In Coventry, about 100 miles south of Manchester, J.K. Starley invented the “safety bicycle” also in 1879. This first replaced the “high wheel” Penny-farthing but with a drive chain unfit for its purpose. The chains were noisy and wore rapidly. The “safety” Starkey Addused the basic diamond shape configuration that survives to the present. This breakthrough in cycling allowed riders to sit lower on the frame and to have greater control of speed, more maneuverability, and ease of stopping.Singer Safety

The Problem – If a chain drive application is in a clean environment, the wearing surfaces are safe from dust, precipitation, mud, and airborne grit. However, as you may have learned from “hands-on” experience, there is nothing on earth dirtier that a bicycle chain. These exposed chains have high rates of wear. This is particularly so when cyclists are prepared to accept more friction, less efficiency, more noise, and more frequent replacement as they neglect lubrication and adjustment. As the chain grinds away on the accumulated grime, it produces a microscopic covering that continues to act like pumice on sprocket teeth and chain links. Thus, your bicycle chain does not really stretch – it just gets longer as the pins and rollers wear.

The Solution

So what did Renold invent? In his US Patent application he states (as he may well have in his earlier British Patent No. 26805 of 1910): “This invention relates to chains of the silent type, wherein segmental liners are employed engaging in the links and bearing upon the studs, as described for example in the specification of British Patent No. 26805 of 1910. It is the object of the present invention to improve chains of this type by modifications in the construction thereof designed primarily to facilitate lubrication and so greatly to prolong the life of the chains.”

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Layout of a roller chain:Roller Chain Layout

      1. Outer plate
      2. Inner plate
      3. Pin
      4. Bushing
      5. Roller

A Closer Look – So let us dive into a chain and see for ourselves. The layout of a roller chain consists of two outer plates held together by pins. (These immobile pins are what you partially remove to “break” [or open] a chain. Modern chains are opened at a master

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Dirty Chain

link without need of a traditional chain tool.) Within the outer plates is inner plate “sandwich” consisting of bushings staked into the two inner plates and upon each of which rides a freely moving roller this is Renold refinement.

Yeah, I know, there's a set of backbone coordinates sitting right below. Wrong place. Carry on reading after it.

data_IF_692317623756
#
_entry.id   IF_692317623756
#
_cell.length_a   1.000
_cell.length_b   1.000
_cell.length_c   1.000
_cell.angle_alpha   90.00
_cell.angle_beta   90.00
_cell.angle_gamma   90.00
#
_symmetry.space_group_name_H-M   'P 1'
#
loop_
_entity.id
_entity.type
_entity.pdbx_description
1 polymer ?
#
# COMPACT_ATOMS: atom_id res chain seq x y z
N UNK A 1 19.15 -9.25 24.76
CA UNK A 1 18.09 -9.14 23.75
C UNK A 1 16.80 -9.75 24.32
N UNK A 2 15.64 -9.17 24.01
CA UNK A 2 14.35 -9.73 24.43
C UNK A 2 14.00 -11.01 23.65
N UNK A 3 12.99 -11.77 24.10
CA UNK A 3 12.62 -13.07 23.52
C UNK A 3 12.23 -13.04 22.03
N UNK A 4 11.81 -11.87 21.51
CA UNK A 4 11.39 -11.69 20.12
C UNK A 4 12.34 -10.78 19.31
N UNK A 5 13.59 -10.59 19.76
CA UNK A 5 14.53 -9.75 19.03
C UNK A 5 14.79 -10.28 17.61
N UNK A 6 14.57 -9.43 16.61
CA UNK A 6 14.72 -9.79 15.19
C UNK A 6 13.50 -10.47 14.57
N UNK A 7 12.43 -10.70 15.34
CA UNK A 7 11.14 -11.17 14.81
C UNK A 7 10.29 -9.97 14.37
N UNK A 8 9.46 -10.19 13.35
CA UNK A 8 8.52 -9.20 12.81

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You can disassemble a chain further to see for yourself, but the chain link will then be usable. Alternatively, if you look carefully at a slack portion of your chain, you can spin the roller on its bushing with a small pointed instrument (such as a screwdriver). You will not be able to see the bushings as the outer plates, the pins, and the rollers hide them. At this point, you may well appreciate the importance of regular chain lubrication and occasional cleaning. What Renold did was replace sliding friction of pin-and-link chains with their immovable pins rubbing against sprocket teeth by designing a rolling motion thereby reducing noise and wear. While we may now take this simple insight for granted, it ensures that our bicycle chain will perform flawlessly for many miles. Notably, even with patent protection, Renold allowed cycling firms to use his roller chain in their own products without paying royalties.

Ian, a commenter on this post, reported that “One of the interesting facts is in the year 1906 when the helical roller chain was patented, some chain companies would have you believe they invented it in the 1990s and call it ‘low noise chain’.” (9-28-20)

Related How-to Videos –

A Little History – But what happened to Hans Renold’s firm? His great advance in chain design provided the foundation for modern precision roller chains. Renold was a brilliant engineer and a model employer who built a very skilled labor force. He was also an astute businessman. His business prospered, and he steadily ploughed profits back into it. In 1889, rapid business expansion called for a new factory, Progress Works, which the firm built on Brook St. In 1906, Hans Renold planned and started construction of Renold Works on open land at Burnage, five miles south of Manchester. Renold was devoted to establishing a sense of community among his employees and their families, and, in 1909, gave his active support to the establishment of the Hans Renold Social Union for the encouragement of a wide range of leisure activities. After his death in 1943, Priestnall Hey, his home adjacent to Renold Works at Burnage, went for use by the Social Union. Hans Renold Limited formed as a private limited company in 1903. It merged with The Coventry Chain Company Limited and registered as a public limited company named Renold and Coventry Chain Company Limited in 1930. It was renamed Renold Ltd. in 1967, and later became Renold PLC. The company still bears his name. Today, Renold employs around 2,500 people in more than 23 countries around the world.

So as you cruise silently down the road or trail with a clean and well-lubricated chain, be thankful to the Swiss for their gift to your cycling enjoyment.

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USA Bikes + Swiss Brains

TIMELINE –

  •  1864 – The Chain Making Company James Slater (later to become Hans Renold Co.) introduced the roller chain. Prior to this transmission chains consisted of only immoveable pins and plates.
  • 1873 – At the age 21, Hans Renold, son of a burgher family in Aarau, Switzerland, came to England and found work in Manchester with a firm of machinery exporters.